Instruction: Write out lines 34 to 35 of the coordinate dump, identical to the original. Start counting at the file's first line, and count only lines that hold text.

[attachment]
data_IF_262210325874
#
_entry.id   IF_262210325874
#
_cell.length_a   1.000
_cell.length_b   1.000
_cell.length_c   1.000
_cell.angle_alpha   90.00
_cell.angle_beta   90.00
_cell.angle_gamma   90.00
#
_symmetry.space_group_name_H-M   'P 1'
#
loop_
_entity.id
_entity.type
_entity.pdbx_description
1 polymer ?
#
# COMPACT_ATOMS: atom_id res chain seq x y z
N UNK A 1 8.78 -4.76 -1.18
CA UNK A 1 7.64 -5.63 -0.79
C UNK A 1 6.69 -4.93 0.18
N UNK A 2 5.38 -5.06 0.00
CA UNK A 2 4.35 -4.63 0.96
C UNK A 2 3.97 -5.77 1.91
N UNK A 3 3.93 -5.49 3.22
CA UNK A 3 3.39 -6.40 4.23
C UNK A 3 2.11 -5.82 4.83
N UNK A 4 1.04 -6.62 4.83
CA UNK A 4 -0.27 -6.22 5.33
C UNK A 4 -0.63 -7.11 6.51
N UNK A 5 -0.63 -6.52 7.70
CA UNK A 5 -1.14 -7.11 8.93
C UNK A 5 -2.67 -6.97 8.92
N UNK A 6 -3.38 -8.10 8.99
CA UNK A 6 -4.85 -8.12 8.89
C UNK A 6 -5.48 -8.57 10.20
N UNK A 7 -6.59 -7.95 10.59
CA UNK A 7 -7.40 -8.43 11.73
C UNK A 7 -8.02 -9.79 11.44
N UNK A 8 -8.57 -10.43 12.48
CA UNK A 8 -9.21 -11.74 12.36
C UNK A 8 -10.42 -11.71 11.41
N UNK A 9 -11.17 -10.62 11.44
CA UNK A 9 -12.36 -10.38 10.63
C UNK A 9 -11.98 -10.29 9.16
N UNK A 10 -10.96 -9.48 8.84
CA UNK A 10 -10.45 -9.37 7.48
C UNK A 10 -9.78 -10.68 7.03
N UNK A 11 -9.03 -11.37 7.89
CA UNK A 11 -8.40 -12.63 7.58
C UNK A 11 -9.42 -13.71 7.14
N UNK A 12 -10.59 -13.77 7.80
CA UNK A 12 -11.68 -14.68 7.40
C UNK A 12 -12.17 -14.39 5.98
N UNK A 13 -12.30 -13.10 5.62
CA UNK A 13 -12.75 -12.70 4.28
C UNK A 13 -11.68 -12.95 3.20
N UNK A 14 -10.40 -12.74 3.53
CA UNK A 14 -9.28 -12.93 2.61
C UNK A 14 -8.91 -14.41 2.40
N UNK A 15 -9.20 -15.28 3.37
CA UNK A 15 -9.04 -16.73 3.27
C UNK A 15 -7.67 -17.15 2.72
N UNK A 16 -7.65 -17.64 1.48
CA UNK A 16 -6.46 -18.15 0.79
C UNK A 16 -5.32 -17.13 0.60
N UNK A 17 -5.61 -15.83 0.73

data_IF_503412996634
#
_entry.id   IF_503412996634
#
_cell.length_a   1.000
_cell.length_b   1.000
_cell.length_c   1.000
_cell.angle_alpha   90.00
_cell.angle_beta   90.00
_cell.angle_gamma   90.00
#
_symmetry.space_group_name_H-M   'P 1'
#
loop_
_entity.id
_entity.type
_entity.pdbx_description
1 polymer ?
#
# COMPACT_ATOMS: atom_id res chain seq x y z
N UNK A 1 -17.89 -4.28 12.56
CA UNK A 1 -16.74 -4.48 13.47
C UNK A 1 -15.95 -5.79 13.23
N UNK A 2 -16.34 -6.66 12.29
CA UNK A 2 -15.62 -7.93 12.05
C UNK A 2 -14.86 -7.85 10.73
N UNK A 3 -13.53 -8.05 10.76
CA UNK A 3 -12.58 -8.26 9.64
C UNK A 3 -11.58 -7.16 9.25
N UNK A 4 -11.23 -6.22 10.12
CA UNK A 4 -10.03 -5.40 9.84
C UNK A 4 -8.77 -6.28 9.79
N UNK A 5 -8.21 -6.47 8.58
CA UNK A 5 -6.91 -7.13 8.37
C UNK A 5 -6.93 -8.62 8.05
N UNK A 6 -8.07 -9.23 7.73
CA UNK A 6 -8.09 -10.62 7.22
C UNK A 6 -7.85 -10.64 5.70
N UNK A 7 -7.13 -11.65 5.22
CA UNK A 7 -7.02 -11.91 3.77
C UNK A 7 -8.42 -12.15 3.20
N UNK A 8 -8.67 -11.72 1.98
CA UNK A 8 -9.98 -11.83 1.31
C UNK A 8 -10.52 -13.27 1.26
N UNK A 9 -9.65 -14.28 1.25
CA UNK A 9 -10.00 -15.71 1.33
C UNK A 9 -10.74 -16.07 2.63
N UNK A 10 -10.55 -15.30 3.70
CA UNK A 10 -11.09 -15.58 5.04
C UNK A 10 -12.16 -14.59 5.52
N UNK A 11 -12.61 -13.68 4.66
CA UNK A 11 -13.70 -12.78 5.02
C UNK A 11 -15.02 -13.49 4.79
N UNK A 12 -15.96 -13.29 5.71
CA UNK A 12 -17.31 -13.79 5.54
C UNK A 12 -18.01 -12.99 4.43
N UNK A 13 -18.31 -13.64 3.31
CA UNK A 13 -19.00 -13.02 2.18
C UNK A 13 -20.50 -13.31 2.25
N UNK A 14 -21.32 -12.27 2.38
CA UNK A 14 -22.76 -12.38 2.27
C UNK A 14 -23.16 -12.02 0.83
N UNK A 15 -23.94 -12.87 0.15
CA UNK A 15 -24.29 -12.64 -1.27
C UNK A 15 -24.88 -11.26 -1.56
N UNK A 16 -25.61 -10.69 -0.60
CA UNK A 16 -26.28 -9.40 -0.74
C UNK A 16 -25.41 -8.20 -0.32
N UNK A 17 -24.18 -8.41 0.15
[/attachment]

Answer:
CA UNK A 5 -1.14 -7.11 8.93
C UNK A 5 -2.67 -6.97 8.92